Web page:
| Robinson Crusoe Written Anew for Children|
|by James Baldwin|
|Adaptation of the story of Robinson Crusoe for children. Relates how the shipwrecked sailor makes a new life for himself on the island, crafting shelter, food, and clothing for himself from the few tools he rescued from the ship and what he is able to find on the island. Living on the island for over twenty years before he is finally rescued, he reinvents almost everything necessary for daily sustenance. Ages 7-9 |
I GET HOLD OF A SAVAGE
 FOR a year and a half I kept close watch upon the farther shore
of the island as well as upon that nearest to my castle. But
not a single savage came near.
 One morning in June, however, I had a great surprise.
I was just starting out from my castle when I saw five
canoes lying high and dry on the beach not a mile away.
There was not man near them. The people who had come in them
were perhaps asleep among the trees.
The number of canoes was greater than I had ever counted
upon seeing. For there were always four or six savages in
each canoe, and there must now be between twenty and thirty
men somewhere on the shore.
I did not know what to think of it. I did not feel brave
enough to attack so many.
So I stayed in my castle and made
ready to defend myself.
"There is little hope of getting a savage this time," I
thought to myself.
I waited a long while, but heard no unusual sound. I grew
tired of waiting, and made up my mind to see what was going
So, with the help of my ladder, I climbed up to my lookout
on the top of the rock. I put my spyglass to my eyes and
looked down upon the beach.
 Surely enough! there they were. I saw no fewer than thirty
naked savages dancing around a fire. I saw that they were
broiling meat upon the coals, but I could not tell what kind
of meat it was.
As I watched I saw some of the dancers run to a boat and
drag two miserable prisoners from it. They must have been in
the boat all the time, but as they were lying down I did not
All the dancers now crowded around the poor prisoners. They
knocked one of them down with a club, and then fell upon him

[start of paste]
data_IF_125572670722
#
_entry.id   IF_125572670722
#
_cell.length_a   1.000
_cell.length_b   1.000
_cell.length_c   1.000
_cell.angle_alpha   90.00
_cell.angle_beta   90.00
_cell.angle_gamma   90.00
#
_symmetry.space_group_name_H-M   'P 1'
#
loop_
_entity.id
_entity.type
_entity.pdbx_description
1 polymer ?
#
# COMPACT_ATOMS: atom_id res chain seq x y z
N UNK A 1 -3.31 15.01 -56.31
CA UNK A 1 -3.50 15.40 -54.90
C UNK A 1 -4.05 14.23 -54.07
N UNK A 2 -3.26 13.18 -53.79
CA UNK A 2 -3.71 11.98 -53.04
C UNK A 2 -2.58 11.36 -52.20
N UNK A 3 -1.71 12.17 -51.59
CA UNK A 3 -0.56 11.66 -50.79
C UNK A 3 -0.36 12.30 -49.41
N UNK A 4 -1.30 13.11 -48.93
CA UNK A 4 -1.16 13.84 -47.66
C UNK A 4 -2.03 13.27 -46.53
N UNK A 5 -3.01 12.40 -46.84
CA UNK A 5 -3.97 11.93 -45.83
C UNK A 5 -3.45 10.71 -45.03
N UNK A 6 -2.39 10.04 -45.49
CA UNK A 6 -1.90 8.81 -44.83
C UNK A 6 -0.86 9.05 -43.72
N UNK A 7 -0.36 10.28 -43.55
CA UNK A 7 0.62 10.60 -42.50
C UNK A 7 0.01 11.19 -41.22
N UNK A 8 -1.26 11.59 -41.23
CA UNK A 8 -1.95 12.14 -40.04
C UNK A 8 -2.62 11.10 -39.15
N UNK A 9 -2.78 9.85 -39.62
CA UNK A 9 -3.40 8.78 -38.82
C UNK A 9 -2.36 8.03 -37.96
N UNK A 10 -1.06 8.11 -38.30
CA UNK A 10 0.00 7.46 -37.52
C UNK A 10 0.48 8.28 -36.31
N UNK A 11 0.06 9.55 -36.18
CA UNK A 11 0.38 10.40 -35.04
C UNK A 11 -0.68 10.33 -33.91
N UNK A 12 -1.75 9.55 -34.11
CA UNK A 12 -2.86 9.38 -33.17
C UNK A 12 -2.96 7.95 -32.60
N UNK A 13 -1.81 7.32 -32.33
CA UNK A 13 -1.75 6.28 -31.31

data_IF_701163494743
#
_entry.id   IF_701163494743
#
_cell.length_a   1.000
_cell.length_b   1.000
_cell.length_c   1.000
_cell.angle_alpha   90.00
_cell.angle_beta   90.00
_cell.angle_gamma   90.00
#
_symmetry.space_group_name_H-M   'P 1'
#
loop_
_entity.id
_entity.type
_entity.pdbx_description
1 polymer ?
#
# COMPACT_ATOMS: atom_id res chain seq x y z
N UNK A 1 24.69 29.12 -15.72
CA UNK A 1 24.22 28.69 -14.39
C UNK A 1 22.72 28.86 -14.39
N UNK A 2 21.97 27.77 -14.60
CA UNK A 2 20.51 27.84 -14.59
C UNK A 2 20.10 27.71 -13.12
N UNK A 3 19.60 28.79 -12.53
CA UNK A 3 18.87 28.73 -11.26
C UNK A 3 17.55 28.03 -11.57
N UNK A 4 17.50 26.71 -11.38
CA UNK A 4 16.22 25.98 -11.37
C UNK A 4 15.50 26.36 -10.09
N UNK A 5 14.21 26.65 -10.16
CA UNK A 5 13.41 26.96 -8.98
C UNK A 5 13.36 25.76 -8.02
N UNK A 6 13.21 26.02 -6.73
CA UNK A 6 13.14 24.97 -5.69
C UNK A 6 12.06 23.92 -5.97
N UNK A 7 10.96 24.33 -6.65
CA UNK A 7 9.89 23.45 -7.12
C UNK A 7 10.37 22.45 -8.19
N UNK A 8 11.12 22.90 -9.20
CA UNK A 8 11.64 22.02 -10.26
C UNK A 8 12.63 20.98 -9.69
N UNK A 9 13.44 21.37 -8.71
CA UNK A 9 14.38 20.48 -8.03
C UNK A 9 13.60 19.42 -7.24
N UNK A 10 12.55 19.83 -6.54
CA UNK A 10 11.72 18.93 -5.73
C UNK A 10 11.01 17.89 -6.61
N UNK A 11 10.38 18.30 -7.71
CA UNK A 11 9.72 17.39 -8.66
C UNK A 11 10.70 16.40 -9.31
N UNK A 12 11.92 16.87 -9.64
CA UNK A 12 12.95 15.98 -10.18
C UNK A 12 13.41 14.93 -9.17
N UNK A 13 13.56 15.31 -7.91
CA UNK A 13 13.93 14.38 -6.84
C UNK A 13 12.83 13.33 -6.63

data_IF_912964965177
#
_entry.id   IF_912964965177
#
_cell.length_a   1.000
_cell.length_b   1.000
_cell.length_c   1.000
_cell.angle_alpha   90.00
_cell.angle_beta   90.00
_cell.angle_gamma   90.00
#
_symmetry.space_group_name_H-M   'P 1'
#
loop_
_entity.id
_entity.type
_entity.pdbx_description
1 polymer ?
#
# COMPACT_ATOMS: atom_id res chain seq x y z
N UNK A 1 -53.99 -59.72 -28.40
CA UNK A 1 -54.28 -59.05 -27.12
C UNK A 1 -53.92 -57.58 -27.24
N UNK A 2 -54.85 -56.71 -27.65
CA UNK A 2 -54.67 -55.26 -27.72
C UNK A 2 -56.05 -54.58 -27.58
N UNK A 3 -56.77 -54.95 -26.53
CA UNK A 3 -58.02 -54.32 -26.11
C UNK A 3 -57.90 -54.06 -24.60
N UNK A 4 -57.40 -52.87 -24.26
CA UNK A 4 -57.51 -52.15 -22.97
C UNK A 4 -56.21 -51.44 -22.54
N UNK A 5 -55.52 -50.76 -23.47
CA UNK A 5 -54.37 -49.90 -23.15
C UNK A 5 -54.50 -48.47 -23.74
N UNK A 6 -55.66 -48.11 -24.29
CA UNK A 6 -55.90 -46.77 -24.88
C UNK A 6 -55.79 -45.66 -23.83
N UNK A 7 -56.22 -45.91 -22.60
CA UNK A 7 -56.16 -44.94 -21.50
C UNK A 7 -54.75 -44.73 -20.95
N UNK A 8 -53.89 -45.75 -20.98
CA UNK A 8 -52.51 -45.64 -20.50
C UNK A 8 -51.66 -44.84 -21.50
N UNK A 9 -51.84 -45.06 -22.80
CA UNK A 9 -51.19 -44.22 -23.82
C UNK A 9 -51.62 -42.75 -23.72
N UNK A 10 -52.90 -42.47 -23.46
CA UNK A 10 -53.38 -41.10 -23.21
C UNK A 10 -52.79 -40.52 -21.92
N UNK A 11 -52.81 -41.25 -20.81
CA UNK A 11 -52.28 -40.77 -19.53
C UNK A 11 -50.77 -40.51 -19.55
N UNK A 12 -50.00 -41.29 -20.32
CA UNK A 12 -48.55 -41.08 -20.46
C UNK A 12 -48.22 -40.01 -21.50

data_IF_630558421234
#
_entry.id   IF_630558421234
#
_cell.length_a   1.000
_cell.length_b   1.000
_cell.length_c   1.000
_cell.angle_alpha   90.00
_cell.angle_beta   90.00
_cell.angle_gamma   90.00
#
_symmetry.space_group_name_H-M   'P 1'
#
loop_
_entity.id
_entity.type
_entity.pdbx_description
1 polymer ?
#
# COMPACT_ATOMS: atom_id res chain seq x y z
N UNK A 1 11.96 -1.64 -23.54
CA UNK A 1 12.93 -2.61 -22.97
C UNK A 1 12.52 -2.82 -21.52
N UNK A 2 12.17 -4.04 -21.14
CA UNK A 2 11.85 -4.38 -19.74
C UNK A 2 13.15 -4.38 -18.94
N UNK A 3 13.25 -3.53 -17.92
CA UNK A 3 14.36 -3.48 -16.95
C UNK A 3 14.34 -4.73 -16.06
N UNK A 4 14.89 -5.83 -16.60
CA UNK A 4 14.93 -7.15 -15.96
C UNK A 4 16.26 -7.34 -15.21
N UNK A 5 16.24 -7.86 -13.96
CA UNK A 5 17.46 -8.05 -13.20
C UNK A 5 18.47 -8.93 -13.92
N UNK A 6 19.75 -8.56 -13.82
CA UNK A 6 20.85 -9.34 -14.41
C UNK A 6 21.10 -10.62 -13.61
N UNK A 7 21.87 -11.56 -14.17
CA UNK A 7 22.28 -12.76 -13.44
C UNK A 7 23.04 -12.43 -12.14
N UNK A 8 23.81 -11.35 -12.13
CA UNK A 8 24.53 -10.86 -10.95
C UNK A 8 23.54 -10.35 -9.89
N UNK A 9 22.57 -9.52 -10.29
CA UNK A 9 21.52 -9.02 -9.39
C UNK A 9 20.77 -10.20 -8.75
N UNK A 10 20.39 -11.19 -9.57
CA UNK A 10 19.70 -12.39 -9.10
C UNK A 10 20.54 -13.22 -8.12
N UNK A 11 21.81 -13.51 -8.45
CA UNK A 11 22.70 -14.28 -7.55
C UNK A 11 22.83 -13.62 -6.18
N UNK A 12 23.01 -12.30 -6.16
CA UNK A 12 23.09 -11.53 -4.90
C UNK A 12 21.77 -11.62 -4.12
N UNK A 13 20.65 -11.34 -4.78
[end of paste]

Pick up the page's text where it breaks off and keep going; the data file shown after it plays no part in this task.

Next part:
with their knives. I supposed they were going to cut him up
for their horrid feast.
For a few moments they seemed to forget the other prisoner,
for they left him standing alone at one side.
All at once he made a break for liberty. You never saw a
hound run so fast.
He ran along the sandy beach, right toward my castle. I was
dreadfully frightened. I thought that now my dream was
coming true, and that he would surely hide in my grove.
But would the other part of the dream come true? Would the
other savages lose sight of him,
 and running another way, not come near the castle? I feared
However, I stayed in my lookout and watched to see what
I saw, to my joy, that only three of the savage followed
him. He ran so fast that he gained ground on them. If he
could hold out for ten or fifteen minutes, he would get away
from them all.
Between the savages and my castle there was the little river
where I had first landed with my raft. If the poor fellow
could not swim across this stream, he would surely be taken.
I watched to see what he would do.
To my surprise the river did not hinder him at all. The tide
was up, but he plunged in and with twenty or thirty strokes
was across. I had never seen a finer swimmer.
When his pursuers reached the stream, he was already far
away. Two of them jumped in and swam across. The other one
stood still a minute and then turned softly back. It was
lucky for him that he could not swim.
"Now," thought I to myself, "now is the time to get me a
In another moment I was down in my castle. I
 picked up my two guns. I was over the wall in less time than
it takes me to tell about it. Never once did I think of
I ran swiftly down the hill toward the sea. In another
minute I was between the poor captive and his pursuers.
"Hello, there! Come back! I will help you," I cried.
Of course he did not understand a word. But he heard me and
looked back. I beckoned to him with my hand, and this he
There was no time for waiting, however. The two savages that
followed were close upon me.
I rushed upon the foremost one and knocked him down with my
gun. I did not want to shoot, lest the other savages would
hear the noise and come to his rescue.
The second pursuer came, running and panting, only a little
way behind. When he saw me, he stopped as if he were
frightened. I ran toward him, with my gun to my shoulder.
As I came nearer, I saw that he had a bow and arrow and was
taking aim at me. What could I do but shoot? He fell to the
ground and never moved again.
 I now looked around to see what had become of the poor
captive. I saw him standing still and gazing at me. The
noise of my gun had frightened him so that he did not know
what to do.
I called to him: "Come here, my good fellow I will not hurt
But of course he did not understand. Then I motioned to him
with signs. He came a little way and then stopped. He came a
little farther and stopped again. He was trembling like a
No doubt he was afraid that he would be killed as his two
pursuers had been.
I spoke kindly to him and made signs that I would not hurt
him. He came nearer and nearer, trembling, and kneeling down
at almost every step.
I smiled; I looked as pleasant as I could; I made still
He came quite close to me. He laid his head upon the ground.
He took hold of my foot and set it on his neck. This was his
way of saying that he would be my slave forever.
I took hold of his hand and lifted him up. I spoke kindly to
Thus I at last got hold of a savage, as I had so long
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